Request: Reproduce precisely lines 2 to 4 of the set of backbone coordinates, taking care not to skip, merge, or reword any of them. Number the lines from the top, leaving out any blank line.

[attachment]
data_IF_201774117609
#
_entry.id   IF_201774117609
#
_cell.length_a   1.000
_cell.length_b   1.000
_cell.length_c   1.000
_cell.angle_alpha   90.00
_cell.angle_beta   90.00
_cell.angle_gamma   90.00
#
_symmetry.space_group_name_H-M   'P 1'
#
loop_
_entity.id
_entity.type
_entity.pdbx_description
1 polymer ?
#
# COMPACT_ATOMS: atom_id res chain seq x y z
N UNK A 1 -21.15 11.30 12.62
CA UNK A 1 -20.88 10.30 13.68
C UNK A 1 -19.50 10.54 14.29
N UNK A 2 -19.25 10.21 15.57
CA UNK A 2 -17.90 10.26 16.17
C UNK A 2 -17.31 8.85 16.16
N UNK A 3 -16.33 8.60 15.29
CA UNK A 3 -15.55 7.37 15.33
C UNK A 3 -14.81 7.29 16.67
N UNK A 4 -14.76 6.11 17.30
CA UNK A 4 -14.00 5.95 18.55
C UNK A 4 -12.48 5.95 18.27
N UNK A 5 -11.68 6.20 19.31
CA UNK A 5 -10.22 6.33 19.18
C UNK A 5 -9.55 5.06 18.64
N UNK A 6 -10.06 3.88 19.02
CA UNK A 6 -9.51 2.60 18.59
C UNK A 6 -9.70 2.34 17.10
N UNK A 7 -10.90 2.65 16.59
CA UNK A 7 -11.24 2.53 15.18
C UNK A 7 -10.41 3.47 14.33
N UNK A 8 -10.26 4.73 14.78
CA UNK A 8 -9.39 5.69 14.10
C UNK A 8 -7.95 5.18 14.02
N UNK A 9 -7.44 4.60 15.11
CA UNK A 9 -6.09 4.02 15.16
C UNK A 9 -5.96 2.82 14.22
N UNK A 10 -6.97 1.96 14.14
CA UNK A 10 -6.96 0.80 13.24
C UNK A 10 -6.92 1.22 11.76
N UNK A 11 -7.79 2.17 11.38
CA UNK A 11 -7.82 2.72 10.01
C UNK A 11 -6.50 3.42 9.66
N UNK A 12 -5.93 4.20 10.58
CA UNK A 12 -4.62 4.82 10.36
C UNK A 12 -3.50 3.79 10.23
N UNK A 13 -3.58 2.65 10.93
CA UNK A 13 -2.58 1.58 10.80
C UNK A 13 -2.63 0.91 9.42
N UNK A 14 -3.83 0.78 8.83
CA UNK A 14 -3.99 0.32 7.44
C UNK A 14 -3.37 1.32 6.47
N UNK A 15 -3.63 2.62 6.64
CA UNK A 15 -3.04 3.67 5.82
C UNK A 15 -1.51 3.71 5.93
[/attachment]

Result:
#
_entry.id   IF_201774117609
#